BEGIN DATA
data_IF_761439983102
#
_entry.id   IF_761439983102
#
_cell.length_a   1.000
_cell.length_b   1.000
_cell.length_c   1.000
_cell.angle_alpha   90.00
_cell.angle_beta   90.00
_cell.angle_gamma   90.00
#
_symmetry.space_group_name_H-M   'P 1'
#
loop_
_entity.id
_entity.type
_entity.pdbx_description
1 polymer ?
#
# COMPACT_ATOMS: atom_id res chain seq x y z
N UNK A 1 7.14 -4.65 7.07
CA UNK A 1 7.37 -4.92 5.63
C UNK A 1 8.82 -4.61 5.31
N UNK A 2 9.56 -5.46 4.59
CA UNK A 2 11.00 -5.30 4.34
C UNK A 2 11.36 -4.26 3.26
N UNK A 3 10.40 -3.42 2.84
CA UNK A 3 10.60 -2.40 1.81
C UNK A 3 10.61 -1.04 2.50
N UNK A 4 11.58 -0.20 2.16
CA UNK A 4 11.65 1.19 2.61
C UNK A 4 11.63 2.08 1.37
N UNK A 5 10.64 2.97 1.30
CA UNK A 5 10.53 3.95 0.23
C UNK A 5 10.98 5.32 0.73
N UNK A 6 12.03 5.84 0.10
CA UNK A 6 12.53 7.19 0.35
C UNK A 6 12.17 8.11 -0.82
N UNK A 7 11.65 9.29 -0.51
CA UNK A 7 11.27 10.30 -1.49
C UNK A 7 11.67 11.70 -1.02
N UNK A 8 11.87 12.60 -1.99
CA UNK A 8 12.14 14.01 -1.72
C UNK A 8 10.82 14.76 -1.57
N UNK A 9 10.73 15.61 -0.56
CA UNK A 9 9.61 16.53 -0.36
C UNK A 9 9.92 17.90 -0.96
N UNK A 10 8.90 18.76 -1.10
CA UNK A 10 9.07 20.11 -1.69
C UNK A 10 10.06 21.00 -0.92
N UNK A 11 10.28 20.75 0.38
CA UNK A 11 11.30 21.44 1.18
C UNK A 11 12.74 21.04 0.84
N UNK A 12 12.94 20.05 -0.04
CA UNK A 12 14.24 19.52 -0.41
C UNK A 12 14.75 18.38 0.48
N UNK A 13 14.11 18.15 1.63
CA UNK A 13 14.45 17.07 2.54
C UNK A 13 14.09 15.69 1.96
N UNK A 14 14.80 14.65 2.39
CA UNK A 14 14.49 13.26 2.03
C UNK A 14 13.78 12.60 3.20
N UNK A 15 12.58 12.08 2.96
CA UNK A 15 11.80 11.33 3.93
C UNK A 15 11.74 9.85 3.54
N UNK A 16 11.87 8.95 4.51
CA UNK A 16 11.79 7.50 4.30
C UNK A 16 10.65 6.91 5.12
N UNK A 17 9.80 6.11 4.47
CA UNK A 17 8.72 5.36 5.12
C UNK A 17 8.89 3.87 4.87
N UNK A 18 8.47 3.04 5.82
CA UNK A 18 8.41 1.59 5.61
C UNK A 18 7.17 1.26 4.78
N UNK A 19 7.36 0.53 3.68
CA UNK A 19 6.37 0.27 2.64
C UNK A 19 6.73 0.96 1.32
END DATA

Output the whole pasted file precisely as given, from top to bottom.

data_IF_761439983102
#
_entry.id   IF_761439983102
#
_cell.length_a   1.000
_cell.length_b   1.000
_cell.length_c   1.000
_cell.angle_alpha   90.00
_cell.angle_beta   90.00
_cell.angle_gamma   90.00
#
_symmetry.space_group_name_H-M   'P 1'
#
loop_
_entity.id
_entity.type
_entity.pdbx_description
1 polymer ?
#
# COMPACT_ATOMS: atom_id res chain seq x y z
N UNK A 1 7.14 -4.65 7.07
CA UNK A 1 7.37 -4.92 5.63
C UNK A 1 8.82 -4.61 5.31
N UNK A 2 9.56 -5.46 4.59
CA UNK A 2 11.00 -5.30 4.34
C UNK A 2 11.36 -4.26 3.26
N UNK A 3 10.40 -3.42 2.84
CA UNK A 3 10.60 -2.40 1.81
C UNK A 3 10.61 -1.04 2.50
N UNK A 4 11.58 -0.20 2.16
CA UNK A 4 11.65 1.19 2.61
C UNK A 4 11.63 2.08 1.37
N UNK A 5 10.64 2.97 1.30
CA UNK A 5 10.53 3.95 0.23
C UNK A 5 10.98 5.32 0.73
N UNK A 6 12.03 5.84 0.10
CA UNK A 6 12.53 7.19 0.35
C UNK A 6 12.17 8.11 -0.82
N UNK A 7 11.65 9.29 -0.51
CA UNK A 7 11.27 10.30 -1.49
C UNK A 7 11.67 11.70 -1.02
N UNK A 8 11.87 12.60 -1.99
CA UNK A 8 12.14 14.01 -1.72
C UNK A 8 10.82 14.76 -1.57
N UNK A 9 10.73 15.61 -0.56
CA UNK A 9 9.61 16.53 -0.36
C UNK A 9 9.92 17.90 -0.96
N UNK A 10 8.90 18.76 -1.10
CA UNK A 10 9.07 20.11 -1.69
C UNK A 10 10.06 21.00 -0.92
N UNK A 11 10.28 20.75 0.38
CA UNK A 11 11.30 21.44 1.18
C UNK A 11 12.74 21.04 0.84
N UNK A 12 12.94 20.05 -0.04
CA UNK A 12 14.24 19.52 -0.41
C UNK A 12 14.75 18.38 0.48
N UNK A 13 14.11 18.15 1.63
CA UNK A 13 14.45 17.07 2.54
C UNK A 13 14.09 15.69 1.96
N UNK A 14 14.80 14.65 2.39
CA UNK A 14 14.49 13.26 2.03
C UNK A 14 13.78 12.60 3.20
N UNK A 15 12.58 12.08 2.96
CA UNK A 15 11.80 11.33 3.93
C UNK A 15 11.74 9.85 3.54
N UNK A 16 11.87 8.95 4.51
CA UNK A 16 11.79 7.50 4.30
C UNK A 16 10.65 6.91 5.12
N UNK A 17 9.80 6.11 4.47
CA UNK A 17 8.72 5.36 5.12
C UNK A 17 8.89 3.87 4.87
N UNK A 18 8.47 3.04 5.82
CA UNK A 18 8.41 1.59 5.61
C UNK A 18 7.17 1.26 4.78
N UNK A 19 7.36 0.53 3.68
CA UNK A 19 6.37 0.27 2.64
C UNK A 19 6.73 0.96 1.32